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[NOSC] You say you wanna revolution

As a longtime Forth programmer and hardware designer, and shorter time
MISC -> NOSC subscriber, I've seen many instances where beautifully
simple ideas languish simply because they fly in the face of current
fashion trends in the computer industry. The creative mavericks have
been paying the price for over a decade; the politically savvy
opportunists have yet to discover how they have assiduously played into
the hands of the monopolies and will soon be hard up for decent paying
jobs, thanks to a general stagnation in the industry, nightmarishly
complicated industry standards that require mega budgets to even
consider attempting, offshore software sweatshops, etc. The glory days
are over unless you work for the monopolies, and not all of us can stand
that kind of corporate culture in the first place.

It has taken me a long time to appreciate some of the finer points and
the overall consistency in the evolution of the chips, silicon design
tools, and Forth compilers developed by Chuck Moore, Jeff Fox, and Dr.
Ting. These guys have my total admiration for their persistence and
purity of vision in rejecting the emperor's new clothes in favor of
putting the programmer back in the driver's seat. It's great news to me
that Chuck now has his own website, which must be a considerable relief
to Jeff Fox. Thanks Jeff, for all the effort you have put into making
the saga available to all who are interested enough to actually read
through it.

The recent flurry of NOSC/MForth/CForth postings illustrates what I see
to be a culture clash. Good intentions are apparent, but differences of
opinion as far as how to gain the notoriety required for funding the
ongoing development work abound. I assume these are due to the widely
varying backgrounds and age groups that we encompass.

IMHO, those who advocate porting <insert favorite OS here> to a MISC
implementation are missing a key point behind the MISC initiative, i.e.
an OS typically attempts to be all things to all people, and becomes
very ugly very quickly. My take on this (and I have seen this put into
practice many times) is that what is needed are simple interface
routines to perform the I/O functions (keyboard, mouse, video, mass
storage, datacomm, etc.) rather than all-singin'/all-dancin' hardware
abstraction monstrosities that pretend that everything is a file. So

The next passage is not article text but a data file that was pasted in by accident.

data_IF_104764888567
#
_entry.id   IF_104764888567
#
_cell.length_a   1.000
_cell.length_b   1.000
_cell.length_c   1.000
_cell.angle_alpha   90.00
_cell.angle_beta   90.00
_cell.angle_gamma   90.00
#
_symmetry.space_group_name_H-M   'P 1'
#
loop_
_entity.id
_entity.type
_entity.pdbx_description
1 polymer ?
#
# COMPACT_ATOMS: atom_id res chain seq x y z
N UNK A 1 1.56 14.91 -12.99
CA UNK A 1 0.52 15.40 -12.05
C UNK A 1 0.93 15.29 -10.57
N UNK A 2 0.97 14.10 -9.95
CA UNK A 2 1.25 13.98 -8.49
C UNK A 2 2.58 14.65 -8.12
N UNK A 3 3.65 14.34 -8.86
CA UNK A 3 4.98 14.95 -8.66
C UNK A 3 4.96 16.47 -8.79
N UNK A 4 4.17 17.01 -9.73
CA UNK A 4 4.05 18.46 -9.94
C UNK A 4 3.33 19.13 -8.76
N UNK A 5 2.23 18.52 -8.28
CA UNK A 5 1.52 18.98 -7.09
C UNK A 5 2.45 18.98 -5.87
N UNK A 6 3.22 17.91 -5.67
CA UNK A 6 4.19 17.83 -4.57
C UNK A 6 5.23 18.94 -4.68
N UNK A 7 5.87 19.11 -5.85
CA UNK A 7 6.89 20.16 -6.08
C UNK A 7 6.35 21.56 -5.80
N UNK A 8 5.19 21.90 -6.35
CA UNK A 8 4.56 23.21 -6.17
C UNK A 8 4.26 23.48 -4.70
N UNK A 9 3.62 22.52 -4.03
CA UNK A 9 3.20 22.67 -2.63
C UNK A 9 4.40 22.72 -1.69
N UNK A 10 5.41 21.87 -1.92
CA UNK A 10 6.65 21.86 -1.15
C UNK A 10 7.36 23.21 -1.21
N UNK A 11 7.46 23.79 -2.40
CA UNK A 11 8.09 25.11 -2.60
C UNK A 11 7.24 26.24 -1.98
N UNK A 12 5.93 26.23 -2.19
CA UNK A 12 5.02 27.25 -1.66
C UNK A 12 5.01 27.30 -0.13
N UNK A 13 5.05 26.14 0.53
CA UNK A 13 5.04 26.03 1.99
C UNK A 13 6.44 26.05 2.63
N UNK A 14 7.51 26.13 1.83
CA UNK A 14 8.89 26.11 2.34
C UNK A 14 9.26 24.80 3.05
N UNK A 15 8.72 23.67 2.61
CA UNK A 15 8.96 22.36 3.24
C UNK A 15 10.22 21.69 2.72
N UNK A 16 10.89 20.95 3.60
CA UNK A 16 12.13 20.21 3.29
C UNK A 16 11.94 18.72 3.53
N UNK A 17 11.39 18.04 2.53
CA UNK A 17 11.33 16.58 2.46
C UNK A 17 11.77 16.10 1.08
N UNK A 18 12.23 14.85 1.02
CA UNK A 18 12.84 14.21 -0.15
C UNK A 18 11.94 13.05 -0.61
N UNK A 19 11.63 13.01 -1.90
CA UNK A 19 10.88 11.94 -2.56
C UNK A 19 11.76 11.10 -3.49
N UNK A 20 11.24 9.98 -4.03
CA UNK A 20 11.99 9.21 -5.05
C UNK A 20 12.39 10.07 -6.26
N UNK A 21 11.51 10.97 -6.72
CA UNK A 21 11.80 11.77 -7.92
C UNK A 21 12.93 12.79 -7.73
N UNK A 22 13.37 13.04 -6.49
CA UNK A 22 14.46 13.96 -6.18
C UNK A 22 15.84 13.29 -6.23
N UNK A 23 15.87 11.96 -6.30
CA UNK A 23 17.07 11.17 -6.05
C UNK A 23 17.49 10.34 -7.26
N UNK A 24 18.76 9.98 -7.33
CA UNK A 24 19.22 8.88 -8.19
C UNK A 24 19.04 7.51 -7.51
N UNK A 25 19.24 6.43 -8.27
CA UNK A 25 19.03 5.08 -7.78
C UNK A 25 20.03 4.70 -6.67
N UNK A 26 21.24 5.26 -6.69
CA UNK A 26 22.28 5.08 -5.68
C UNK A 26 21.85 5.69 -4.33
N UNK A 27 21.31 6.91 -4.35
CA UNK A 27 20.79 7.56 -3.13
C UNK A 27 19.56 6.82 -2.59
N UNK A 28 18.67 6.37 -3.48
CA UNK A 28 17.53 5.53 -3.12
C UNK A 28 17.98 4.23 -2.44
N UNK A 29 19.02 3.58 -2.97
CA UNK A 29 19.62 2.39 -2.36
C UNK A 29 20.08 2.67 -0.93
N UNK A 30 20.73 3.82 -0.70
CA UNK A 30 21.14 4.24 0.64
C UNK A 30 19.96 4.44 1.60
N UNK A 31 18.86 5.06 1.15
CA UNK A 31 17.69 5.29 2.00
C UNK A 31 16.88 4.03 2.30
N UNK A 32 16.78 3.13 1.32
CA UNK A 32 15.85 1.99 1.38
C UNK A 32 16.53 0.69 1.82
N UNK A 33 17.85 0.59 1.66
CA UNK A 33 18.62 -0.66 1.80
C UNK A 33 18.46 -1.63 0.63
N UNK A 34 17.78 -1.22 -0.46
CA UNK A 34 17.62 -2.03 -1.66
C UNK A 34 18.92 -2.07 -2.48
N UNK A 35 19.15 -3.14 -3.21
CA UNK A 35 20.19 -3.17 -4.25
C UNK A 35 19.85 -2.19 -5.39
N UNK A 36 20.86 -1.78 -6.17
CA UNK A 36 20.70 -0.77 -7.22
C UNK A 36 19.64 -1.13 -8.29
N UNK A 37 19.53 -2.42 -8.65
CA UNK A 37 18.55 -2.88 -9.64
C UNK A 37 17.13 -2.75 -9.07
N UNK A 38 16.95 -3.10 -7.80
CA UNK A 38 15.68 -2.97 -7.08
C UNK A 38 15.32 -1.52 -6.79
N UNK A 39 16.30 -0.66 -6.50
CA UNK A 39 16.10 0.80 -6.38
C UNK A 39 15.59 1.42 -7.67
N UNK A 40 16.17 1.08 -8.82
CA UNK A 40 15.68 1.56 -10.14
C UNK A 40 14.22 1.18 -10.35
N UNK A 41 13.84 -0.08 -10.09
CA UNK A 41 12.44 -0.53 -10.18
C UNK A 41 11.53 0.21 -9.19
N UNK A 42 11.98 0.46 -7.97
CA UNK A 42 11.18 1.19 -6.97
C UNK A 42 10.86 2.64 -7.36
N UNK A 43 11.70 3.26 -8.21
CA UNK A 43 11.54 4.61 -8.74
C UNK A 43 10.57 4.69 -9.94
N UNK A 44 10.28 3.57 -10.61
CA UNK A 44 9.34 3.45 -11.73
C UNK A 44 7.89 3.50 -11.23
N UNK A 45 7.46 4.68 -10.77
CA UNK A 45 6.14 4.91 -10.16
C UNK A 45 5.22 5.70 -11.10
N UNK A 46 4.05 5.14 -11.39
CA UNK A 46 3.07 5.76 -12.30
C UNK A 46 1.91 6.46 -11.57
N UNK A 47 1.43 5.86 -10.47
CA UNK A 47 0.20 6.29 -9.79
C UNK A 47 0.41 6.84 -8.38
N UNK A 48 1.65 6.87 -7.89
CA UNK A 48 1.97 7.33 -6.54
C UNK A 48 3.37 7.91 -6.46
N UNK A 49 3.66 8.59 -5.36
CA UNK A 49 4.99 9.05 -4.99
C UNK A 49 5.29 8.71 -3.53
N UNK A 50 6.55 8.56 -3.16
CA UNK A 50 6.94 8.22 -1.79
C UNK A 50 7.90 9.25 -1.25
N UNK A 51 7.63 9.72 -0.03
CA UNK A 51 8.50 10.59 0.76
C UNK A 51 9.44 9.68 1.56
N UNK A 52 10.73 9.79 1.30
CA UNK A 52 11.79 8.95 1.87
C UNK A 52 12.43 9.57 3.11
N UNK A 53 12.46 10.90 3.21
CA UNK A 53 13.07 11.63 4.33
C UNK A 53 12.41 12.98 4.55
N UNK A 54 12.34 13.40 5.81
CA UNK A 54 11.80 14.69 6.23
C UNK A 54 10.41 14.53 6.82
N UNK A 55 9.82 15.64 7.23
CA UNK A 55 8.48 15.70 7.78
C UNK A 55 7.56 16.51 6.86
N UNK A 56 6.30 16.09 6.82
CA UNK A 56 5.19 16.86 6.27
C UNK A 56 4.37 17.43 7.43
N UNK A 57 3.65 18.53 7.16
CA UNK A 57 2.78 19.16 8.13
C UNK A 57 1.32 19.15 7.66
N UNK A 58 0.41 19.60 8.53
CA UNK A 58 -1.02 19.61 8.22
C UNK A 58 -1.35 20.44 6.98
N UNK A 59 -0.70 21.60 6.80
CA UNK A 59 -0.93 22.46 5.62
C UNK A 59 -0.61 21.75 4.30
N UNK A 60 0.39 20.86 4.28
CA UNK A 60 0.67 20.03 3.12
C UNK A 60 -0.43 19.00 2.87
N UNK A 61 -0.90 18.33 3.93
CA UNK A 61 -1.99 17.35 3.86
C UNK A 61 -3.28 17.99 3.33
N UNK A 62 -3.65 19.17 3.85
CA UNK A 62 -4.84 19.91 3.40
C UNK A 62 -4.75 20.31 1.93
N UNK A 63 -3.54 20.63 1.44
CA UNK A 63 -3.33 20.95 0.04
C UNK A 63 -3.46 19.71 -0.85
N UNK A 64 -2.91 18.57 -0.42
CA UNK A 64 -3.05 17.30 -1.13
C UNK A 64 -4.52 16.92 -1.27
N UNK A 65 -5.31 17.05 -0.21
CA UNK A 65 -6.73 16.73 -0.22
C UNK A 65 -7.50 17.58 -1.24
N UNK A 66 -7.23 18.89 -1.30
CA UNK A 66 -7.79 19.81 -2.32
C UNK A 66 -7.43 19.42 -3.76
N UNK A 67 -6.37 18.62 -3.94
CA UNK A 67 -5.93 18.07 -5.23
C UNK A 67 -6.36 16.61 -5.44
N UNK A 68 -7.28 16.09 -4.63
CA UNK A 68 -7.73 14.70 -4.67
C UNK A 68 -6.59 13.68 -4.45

much for OSs.

I'll go farther here in stating that with enough CPU performance, which
appears to be abundant enough even with my silly little 20 MIPS
Steamer16, you can use software to replace dedicated hardware for an
amazing variety of realtime applications. Sure, you need at least a
free-running timer and parallel ports, and judicious analog and digital
hardware interface assists, but the minimalist approach keeps you in
control of the the procurement/availability/obsolescence issues and
allows you to make tradeoffs that are simply denied by the menagerie of
the silicon that is quasi-available out there. I definitely think that
Chuck's current concept of an array of identical processors is superior
to the dedicated coprocessor approach taken in the past. The faster the
CPU is, the less reason to complicate the design with dedicated
hardware. If the CPU design is debugged, then all of them in the array
are as a natural consequence. In a multiprocessor design, you can even
do away with interrupts by roadmapping which processor is responsible
for what task and the interprocessor communication architecture. Why
bother involving a '765 floppy disk controller, 16550 UART, USB
controller, etc. when you can talk directly to the interface cable
buffers? Software is easy to fix, hardware takes another design
iteration and fab run.

Another good example of solving a serious system-level issue is Chuck's
idea of establishing pin locations such that a 4 nS memory chip can be
mounted on the opposite side of the PCB with no more that 1 cm of trace
length pin to pin. The best solution to many problems is to sidestep them
in the first place by changing the rules of the game. In this case,
signal integrity is reconciled with simple, low-cost PCB fab technology.

Maybe the best bet for funding is to approach universities and research
foundations, rather than bored and greedy venture capitalists. Or maybe
we should all buy lottery tickets and pledge the winnings. I agree with
Jeff that wooing the mainstream with me-tooisms is a waste of time. A
unique niche based on nya-nya minimalism is the natural arena for Forth
chips to shine in. The computer industry as a whole is now decadent and
needs a slap in the face. The biggest pair of balls is way too high up
in the clouds to swing a decent kick at unfortunately, just ask the US
Dept. of Justice.

Don't think of the MISC chips as being a PC-incompatible replacement
that needs a plethora of SVGA PCI card drivers, etc. Think of them as an
opportunity to expose the fraud behind the shortsighted standard
products that get flogged to us this year and discontinued the next in
the guise of progress. And of course if you are a "nobody", you'll never
get the information necessary to write your own driver. Even supposing
you do, it will be necessary to do it all over again when the card is
discontinued. Far better to put a stake in the ground and design your
own high-resolution color display subsystem with whatever features and
hardware/software tradeoffs you see fit, for example.

I hate to see quibbling over which geometry results in what mind-numbing
MIPS figure. I take it for granted that sophisticated designs are
subject to certain statistics as the fat lady sings. I just want to hear
her perform, even on an off day.

It's reverse heresy to be conservative on these mailing lists for
heretics ;)

Myron Plichota

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